This was really good and the world should listen. On the one hand, conducting CM operations on 1000 servers in parallel is contributing unnecessarily to the heat death of the universe. On the other hand, you need to build those images in a non-manual way in the first place! And too many systems worry about the configuration but not the runtime operation. Amen brother!
- Finally (well, there were two more, but I didn’t care for them so took no notes), John Willis (@botchagalupe) did [Darwin to] Deming to DevOps, a burst-fire reading list of nondeterminism tracing from Darwin through various scientists to the Deming/TPS stuff through into the DevOps world with Gene Kim and Patrick Debois. It was pimp. Here it is when he gave it at another venue:
Here’s some big themes from the week.
- Deterministic, reductionist, and centralized are for suckers.
- Complexity is the enemy. Systems thinking is necessary.
- We love continuous deployment. But DevOps is not just about delivering code to production.
- Women exist in DevOps and are cool. More would be great.
- Most vendors have figured out to just relax and talk to techies in a way they might listen to. Some haven’t.
It was a great event, kudos to Marius and the other organizers who put in a lot of work to wrangle 500 people, nearly 30 sponsors, food, venue, and the like. If you haven’t been to a DevOpsDays, look around, there may be one near you! I help organize DevOpsDays Austin (just had our third annual) and there’s ones coming this year from Tel Aviv to Minneapolis.
If you went to DoD SV, feel free and comment below with your thoughts (linking any posts you’ve made, slides, etc. is welcome too)!
I have more notes from Velocity, but thought I’d do DevOpsDays first while it’s freshest in my brain. This isn’t a complete report, it’s just my thoughts on the parts I felt moved to actually write down or gave me a notable thought. More notes when I was learning, less when I wasn’t (not a reflection on the quality of the talk, just some things I already knew a bit about).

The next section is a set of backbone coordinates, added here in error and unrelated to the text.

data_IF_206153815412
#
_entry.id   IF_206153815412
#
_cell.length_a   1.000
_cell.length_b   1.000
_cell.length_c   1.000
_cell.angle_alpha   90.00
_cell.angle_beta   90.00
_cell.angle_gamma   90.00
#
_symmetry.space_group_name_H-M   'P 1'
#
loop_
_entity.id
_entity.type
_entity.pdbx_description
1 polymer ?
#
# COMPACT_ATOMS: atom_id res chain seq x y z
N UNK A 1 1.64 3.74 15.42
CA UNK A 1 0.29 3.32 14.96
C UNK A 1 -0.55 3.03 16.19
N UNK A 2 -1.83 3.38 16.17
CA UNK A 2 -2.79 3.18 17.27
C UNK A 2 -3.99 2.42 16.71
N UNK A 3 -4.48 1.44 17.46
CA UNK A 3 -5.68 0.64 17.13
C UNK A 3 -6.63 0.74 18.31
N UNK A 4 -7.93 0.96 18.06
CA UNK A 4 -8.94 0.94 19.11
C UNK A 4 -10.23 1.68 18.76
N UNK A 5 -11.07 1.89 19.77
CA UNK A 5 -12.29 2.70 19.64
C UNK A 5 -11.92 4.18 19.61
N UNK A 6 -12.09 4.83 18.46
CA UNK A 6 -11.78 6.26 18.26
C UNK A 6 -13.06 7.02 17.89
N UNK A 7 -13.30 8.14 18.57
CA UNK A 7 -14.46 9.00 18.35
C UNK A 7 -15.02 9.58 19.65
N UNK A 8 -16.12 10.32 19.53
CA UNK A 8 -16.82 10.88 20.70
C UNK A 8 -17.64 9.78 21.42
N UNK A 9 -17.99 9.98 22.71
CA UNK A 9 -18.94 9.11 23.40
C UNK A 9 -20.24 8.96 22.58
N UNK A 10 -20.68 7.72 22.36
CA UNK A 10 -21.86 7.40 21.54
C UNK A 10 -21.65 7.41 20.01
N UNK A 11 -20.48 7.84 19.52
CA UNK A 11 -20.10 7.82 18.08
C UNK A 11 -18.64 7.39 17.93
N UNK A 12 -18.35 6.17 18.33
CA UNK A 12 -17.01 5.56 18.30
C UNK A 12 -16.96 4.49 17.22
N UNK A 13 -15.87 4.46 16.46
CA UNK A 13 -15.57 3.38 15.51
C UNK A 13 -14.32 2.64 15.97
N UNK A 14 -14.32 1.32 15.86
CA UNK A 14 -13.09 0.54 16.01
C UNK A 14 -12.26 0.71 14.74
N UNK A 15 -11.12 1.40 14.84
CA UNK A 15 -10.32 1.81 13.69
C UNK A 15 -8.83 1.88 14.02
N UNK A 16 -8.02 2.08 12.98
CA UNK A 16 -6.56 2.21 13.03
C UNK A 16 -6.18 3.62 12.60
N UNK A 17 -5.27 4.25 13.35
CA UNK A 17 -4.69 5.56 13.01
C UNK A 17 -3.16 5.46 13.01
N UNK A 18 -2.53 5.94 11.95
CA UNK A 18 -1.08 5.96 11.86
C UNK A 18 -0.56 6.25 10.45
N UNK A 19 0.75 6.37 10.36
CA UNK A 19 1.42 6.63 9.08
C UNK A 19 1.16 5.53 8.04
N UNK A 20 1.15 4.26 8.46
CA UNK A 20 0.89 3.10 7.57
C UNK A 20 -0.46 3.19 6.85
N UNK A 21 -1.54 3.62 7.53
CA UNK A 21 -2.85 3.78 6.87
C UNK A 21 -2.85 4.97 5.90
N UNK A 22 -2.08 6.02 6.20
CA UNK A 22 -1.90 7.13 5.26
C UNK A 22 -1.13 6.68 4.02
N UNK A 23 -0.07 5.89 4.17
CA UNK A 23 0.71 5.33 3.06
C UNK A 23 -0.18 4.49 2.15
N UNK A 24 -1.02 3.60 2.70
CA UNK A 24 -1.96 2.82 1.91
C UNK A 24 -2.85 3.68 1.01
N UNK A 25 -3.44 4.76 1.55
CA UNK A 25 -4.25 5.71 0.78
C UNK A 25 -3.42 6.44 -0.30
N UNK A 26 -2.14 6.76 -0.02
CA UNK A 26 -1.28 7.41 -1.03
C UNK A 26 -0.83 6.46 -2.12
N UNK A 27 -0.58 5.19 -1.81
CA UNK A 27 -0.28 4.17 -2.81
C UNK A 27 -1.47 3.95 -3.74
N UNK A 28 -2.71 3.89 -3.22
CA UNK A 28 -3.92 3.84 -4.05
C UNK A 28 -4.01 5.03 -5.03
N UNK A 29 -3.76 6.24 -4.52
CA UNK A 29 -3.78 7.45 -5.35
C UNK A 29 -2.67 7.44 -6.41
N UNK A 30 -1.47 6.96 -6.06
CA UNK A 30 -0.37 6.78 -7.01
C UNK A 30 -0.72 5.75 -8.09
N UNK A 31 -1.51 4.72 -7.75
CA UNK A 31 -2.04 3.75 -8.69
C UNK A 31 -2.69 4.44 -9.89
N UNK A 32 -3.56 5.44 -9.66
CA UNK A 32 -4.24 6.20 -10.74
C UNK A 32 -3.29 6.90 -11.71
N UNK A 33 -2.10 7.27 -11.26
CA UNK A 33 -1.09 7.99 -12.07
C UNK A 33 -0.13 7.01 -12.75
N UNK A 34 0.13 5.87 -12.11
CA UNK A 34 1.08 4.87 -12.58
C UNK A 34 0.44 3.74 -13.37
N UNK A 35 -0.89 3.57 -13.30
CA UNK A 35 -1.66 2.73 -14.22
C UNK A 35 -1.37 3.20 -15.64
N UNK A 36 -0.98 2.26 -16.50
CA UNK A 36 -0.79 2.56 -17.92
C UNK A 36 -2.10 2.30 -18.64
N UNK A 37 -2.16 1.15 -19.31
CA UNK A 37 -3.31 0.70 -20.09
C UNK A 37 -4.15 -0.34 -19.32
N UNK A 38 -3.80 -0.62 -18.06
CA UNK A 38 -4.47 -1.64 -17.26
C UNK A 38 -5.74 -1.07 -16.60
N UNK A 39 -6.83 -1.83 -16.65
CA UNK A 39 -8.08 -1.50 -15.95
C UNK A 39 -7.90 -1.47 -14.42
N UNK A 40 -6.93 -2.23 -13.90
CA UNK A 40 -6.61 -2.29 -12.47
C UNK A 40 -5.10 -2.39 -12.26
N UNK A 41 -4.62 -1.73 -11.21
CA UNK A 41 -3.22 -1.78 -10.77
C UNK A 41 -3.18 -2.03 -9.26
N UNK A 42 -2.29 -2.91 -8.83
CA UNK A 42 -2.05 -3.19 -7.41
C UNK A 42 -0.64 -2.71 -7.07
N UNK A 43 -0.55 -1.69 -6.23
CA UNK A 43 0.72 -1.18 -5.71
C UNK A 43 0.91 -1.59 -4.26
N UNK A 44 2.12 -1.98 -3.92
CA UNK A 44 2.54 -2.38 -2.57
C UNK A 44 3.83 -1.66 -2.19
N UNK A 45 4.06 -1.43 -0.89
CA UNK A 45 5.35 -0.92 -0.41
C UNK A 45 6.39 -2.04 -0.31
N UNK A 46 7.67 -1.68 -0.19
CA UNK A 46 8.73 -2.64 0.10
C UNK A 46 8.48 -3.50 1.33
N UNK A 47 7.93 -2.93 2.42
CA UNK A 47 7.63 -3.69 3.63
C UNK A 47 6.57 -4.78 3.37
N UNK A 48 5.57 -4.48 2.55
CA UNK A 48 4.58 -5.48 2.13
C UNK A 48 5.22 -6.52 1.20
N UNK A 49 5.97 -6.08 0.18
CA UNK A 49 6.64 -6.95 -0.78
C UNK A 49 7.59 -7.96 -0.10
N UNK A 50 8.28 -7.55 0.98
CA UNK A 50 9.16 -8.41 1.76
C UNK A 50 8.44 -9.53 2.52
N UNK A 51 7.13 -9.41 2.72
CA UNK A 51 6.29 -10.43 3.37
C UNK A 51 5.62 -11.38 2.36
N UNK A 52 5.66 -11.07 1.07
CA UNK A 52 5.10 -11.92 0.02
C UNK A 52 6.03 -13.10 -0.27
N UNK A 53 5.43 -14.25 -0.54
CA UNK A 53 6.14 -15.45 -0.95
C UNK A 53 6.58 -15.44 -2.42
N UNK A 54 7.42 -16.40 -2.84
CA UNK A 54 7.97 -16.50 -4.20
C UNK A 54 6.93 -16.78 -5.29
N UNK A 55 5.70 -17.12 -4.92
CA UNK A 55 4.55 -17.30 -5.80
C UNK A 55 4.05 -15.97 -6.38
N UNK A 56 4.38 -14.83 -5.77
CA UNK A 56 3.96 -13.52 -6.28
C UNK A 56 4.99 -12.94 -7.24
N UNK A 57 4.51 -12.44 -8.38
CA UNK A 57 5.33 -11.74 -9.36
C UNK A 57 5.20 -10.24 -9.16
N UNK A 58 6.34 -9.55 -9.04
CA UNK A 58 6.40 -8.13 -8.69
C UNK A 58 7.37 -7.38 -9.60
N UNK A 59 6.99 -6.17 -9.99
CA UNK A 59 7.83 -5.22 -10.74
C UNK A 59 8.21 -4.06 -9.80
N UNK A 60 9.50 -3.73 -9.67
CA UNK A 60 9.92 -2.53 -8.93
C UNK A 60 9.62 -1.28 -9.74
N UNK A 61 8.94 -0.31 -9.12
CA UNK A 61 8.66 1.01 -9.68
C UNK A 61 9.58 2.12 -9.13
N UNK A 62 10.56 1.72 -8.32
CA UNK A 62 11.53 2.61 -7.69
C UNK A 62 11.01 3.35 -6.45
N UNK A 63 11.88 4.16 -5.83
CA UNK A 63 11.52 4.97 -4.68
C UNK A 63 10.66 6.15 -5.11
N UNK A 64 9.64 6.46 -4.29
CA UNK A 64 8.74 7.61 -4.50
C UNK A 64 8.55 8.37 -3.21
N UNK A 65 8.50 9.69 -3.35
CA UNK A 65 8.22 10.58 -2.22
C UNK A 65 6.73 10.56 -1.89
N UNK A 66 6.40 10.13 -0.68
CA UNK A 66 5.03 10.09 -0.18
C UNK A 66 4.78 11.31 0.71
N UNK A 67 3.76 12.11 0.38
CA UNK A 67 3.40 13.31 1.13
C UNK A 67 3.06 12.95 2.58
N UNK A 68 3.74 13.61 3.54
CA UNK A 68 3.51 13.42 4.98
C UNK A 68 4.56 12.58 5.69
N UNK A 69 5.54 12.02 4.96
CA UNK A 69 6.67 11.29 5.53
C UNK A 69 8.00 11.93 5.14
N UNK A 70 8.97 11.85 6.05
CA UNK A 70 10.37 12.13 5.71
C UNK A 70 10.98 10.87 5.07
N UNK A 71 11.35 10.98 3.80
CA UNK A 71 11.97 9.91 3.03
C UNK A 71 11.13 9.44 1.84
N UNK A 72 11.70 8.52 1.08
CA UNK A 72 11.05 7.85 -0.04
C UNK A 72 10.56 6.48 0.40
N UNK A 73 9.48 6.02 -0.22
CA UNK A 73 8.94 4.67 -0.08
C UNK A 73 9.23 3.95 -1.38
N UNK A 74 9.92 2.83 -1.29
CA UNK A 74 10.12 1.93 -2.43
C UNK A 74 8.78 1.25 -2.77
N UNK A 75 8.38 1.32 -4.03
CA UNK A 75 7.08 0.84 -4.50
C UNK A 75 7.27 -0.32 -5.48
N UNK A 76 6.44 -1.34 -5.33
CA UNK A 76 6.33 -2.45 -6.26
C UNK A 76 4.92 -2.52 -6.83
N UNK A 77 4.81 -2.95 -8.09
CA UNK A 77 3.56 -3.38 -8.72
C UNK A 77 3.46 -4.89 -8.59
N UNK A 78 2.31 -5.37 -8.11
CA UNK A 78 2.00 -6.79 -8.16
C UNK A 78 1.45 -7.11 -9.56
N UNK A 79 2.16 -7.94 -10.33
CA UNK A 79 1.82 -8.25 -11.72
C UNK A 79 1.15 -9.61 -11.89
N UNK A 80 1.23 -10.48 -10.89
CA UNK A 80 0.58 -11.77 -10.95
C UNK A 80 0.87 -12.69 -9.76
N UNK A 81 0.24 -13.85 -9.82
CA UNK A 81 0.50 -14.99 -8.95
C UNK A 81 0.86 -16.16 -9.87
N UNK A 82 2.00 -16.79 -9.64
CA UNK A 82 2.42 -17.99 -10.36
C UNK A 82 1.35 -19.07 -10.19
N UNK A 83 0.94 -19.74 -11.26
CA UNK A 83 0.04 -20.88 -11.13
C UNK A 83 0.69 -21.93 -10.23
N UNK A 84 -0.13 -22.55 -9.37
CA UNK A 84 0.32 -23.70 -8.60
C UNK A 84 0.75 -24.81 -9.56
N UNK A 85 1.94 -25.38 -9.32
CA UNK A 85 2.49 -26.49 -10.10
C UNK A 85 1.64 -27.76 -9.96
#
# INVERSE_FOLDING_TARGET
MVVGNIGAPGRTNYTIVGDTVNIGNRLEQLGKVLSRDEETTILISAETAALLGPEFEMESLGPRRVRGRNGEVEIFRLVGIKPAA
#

DevOpsDays Silicon Valley 2014 was June 27-28 at the San Jose Computer Museum. 500 people registered; not sure how many showed but I’d guess definitely in excess of 400.
State of the Union
First we had John Willis (@botchagalupe) giving the DevOps State of the Union. Here’s the slides (I know it says Amsterdam, he gave it there too.) This consisted of two parts – the first was a review of Gene Kim et al’s 2014 State of DevOps Report – go download it if you haven’t read it, it’s great stuff.
The second part is about how we are moving towards software defined everything – robust API driven abstractions decoupled from the underlying infrastructure. John’s really into software defined networking right now as it’s one of the remaining strongholds of static-suckiness in most infrastructures. A shout out to the blog at networkstatic.net and tools like mesos and Google’s kubernetes that are making computing even more fluid (see this article for some basics). “Consumable, composable infrastructure.”